Take solace in this consistency, for now. Remember it as the label consolidation of the past two years that has been more sporadic becomes more frequent as the consolidation that has happened in all major music markets takes root in Korea. Soon big labels will buy out small labels for new talent, to acquire successful singers, or to diversify, while smaller labels will sell to big labels due to competition or the allure of more resources. And the concomitant anxiety will no longer be about change but stifling of innovation and how ultimately things just stay the same.

Covers from singles and the upcoming full length from Doll☆Elements

From J-Pop Idols

Doll Elements (ドールエレメンツ) is a Japanese idol group formed in 2011 by Arc Jewel. Their name is sometimes shortened as Doll Ele (どるえれ) (Source)

The Economics of MYSTIC89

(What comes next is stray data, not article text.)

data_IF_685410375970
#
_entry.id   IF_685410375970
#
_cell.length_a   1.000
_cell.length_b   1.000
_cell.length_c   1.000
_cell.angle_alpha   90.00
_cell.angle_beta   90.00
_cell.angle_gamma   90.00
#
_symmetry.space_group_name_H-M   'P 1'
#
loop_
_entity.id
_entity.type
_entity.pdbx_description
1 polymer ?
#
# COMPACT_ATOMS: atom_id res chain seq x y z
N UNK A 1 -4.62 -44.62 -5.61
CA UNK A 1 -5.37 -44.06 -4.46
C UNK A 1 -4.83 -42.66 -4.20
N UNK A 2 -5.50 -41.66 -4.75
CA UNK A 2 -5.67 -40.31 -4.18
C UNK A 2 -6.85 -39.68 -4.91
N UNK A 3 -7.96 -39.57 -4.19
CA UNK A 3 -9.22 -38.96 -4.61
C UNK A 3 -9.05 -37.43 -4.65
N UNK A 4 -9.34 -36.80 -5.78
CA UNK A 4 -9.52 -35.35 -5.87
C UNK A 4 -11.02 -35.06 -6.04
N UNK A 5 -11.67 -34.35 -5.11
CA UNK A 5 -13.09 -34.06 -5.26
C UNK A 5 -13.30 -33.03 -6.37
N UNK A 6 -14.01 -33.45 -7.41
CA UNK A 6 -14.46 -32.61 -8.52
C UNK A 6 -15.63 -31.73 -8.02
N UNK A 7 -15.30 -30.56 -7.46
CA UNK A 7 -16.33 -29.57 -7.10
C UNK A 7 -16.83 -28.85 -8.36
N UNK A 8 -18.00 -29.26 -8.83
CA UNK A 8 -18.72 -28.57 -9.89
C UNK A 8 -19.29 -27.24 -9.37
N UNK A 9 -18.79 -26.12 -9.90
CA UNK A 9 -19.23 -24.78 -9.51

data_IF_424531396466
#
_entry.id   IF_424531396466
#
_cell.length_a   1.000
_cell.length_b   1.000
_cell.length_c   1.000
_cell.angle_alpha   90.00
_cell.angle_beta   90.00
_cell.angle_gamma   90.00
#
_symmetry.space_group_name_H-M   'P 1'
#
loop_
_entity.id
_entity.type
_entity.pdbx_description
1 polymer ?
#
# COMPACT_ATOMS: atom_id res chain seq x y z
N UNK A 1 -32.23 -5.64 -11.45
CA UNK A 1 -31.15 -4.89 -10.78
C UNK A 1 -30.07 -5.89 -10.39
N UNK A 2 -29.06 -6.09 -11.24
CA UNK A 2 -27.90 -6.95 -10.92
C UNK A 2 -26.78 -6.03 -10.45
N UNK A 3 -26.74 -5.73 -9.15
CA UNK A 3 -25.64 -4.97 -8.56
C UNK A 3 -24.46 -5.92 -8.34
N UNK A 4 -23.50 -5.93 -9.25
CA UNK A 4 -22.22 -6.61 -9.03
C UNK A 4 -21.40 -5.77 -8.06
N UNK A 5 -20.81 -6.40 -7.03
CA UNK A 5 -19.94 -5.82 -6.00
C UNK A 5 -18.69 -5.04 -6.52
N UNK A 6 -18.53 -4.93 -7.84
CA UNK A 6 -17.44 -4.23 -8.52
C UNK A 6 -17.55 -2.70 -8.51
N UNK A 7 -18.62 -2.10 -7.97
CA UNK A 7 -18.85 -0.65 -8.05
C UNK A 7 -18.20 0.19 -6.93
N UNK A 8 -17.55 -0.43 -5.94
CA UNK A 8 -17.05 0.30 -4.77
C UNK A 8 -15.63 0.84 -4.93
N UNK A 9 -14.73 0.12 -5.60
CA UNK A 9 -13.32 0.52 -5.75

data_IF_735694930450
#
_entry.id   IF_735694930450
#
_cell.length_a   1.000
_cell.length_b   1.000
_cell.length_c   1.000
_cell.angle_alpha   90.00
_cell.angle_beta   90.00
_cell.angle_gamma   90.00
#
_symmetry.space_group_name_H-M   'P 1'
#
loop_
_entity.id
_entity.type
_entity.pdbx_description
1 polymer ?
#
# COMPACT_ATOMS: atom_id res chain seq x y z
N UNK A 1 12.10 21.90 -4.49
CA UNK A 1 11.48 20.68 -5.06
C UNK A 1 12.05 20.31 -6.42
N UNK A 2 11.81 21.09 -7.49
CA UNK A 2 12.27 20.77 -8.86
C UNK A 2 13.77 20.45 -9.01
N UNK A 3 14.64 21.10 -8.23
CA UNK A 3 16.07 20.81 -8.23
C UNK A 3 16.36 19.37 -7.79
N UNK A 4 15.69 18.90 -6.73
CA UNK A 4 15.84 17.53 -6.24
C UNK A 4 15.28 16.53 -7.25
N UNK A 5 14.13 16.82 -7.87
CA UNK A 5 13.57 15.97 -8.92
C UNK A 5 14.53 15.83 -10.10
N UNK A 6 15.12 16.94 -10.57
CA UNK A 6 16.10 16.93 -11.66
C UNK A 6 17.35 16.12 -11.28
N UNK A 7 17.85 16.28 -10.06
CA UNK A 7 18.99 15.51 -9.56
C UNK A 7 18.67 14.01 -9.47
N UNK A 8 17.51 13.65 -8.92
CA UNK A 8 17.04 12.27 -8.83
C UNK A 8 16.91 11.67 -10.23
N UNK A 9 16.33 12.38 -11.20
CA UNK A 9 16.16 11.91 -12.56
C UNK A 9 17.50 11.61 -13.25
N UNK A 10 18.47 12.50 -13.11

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“Mystic89 isn’t an agency that represents idols, or indie music. But I think it turned out, as the agency can portray both.” Or so Park Jiyoon said in a 2013 interview with Soompi. Her observation is not wholly without merit. Founded in 2001 by Yoon Jong-shin, MYSTIC89 does seem to be a hybrid of indie label, Pastel Music and that of a more conventional idol producing entertainment agency with an eye on fitting into mainstream trends. Not that any of those under the MYSTIC89 roster fit very snugly into the idol label, nor are any of them marketed as if they would. Unlike idols who usually tailor themselves to a prepackaged image, MYSTIC89 marketing approach is the reverse. Instead of images their singers are marketed based on their own unique selling points, be it the timbre of their voice, their lyrical or composing style, or all of the above.